BRITISH MPs have spoken of their fears for Ireland and the Irish in Britain as Article 50 is triggered.
Concerns have been voiced over maintaining the Common Travel Area, the Good Friday Agreement, and the status of the Irish living in Britain.
Speaking exclusively to The Irish Post Taoiseach Enda Kenny also expressed four main concerns regarding Ireland post-Brexit.
"My first concern is for our economy here in Ireland and the jobs of our citizens, secondly the border and peace process, thirdly the Common Travel Area between Ireland and Britain, fourthly Ireland's place in the future of Europe and that's going to take into account what will the relationship be between Britain and Europe," he said.
"I think there was a huge lack of preparedness on behalf of the British Government in general and the Northern Irish secretary didn't recognise the threat that Brexit would be to the people of Ireland and Northern Ireland,” he said.
"I really worry that enough seriousness hasn't been given to Northern Ireland.
"I'm convinced that this Government hasn't given enough seriousness to the fact that the Good Friday Agreement was a statement of the time, but are yet to be progressed on the ground and I don't think this Government ever quite got to grips with that."
Speaking for the future of the Irish people in Britain, Conor McGinn, Labour MP for St Helen's North and chair of the Irish APPG who raised the issue of the status of the Irish in Britain in the House of Commons, says although the British Government has "the best intentions", he's concerned there is no concrete plan for Irish citizens' future in Britain.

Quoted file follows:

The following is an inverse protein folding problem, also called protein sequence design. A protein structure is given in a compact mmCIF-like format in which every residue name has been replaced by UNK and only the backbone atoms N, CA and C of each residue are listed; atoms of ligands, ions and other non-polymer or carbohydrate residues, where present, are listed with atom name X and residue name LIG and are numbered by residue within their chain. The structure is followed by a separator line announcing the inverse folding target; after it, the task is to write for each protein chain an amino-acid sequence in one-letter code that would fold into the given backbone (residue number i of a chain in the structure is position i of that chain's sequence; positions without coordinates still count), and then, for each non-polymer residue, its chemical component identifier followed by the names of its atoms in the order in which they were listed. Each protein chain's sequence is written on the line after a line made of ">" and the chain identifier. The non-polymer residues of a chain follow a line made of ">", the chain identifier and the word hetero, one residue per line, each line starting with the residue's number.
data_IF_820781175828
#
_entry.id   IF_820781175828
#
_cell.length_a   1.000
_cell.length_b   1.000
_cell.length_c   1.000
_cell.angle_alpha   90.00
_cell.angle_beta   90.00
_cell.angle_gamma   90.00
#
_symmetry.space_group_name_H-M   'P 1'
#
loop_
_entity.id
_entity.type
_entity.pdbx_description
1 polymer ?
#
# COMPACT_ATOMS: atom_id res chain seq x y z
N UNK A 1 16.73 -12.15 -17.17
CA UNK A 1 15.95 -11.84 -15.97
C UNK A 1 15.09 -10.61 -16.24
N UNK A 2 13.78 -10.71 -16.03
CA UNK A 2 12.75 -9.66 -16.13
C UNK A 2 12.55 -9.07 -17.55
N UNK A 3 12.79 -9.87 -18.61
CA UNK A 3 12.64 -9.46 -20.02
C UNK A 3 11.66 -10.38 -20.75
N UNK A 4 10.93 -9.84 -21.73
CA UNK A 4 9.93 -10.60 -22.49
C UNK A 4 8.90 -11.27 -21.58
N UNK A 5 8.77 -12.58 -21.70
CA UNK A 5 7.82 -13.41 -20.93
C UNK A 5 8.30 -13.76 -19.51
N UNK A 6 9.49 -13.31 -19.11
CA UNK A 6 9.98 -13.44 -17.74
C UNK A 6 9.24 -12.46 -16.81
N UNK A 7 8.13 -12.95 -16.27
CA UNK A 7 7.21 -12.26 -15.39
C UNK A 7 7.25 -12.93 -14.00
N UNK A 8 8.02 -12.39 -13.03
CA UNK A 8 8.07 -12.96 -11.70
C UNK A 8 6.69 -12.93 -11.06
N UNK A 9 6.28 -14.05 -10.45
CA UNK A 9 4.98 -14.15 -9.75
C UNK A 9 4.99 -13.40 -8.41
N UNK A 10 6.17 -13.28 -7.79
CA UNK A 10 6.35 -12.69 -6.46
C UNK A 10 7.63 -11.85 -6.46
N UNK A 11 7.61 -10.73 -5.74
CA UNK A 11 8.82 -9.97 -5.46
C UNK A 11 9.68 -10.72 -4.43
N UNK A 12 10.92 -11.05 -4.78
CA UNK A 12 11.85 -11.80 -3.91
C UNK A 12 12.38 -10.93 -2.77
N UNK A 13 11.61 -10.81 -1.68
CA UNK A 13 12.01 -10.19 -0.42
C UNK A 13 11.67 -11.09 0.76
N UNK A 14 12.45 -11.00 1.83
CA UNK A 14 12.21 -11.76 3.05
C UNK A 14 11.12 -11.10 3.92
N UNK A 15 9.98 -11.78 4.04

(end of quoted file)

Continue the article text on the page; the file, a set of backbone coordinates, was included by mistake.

"I've no doubt that there is goodwill on the part of the Government in terms of Irish citizens here, their rights, their entitlements and the status they have had," he added.
"What we need to see is a concrete plan and action on guarantees and promises that Irish citizens right, status and entitlements remain exactly as it is now as Britain leaves the EU."
Speaking of the Common Travel Area, Taoiseach Enda Kenny said: "We've had the [Common Travel Area] since 1922 however it's not just about travel, it's about residence and the right to work."
"Citizens from Britain and Ireland have acquired these rights over 90 years and we want to maintain those rights and my government and the British Government are committed to doing that."
Martin John Docherty Hughes SNP MP for West Dunbartonshire, said for his constituency - which is made up of a large Irish diaspora who travel home to Ireland regularly - any kind of border or travel restrictions would put "a barrier into stability."
"The tangible move to any kind of border is of grave concern for people who have been living in Britain - predominantly for those who, for the first time in 40 years, are possibly facing barriers to enter Donegal,” he said.
"In terms of a broader family life between Scotland and Ireland, this isn't an issue of travelling to a different county but travelling to a family who share the same history, same connection and puts a barrier into stability and the economy in Britain and in Ireland itself."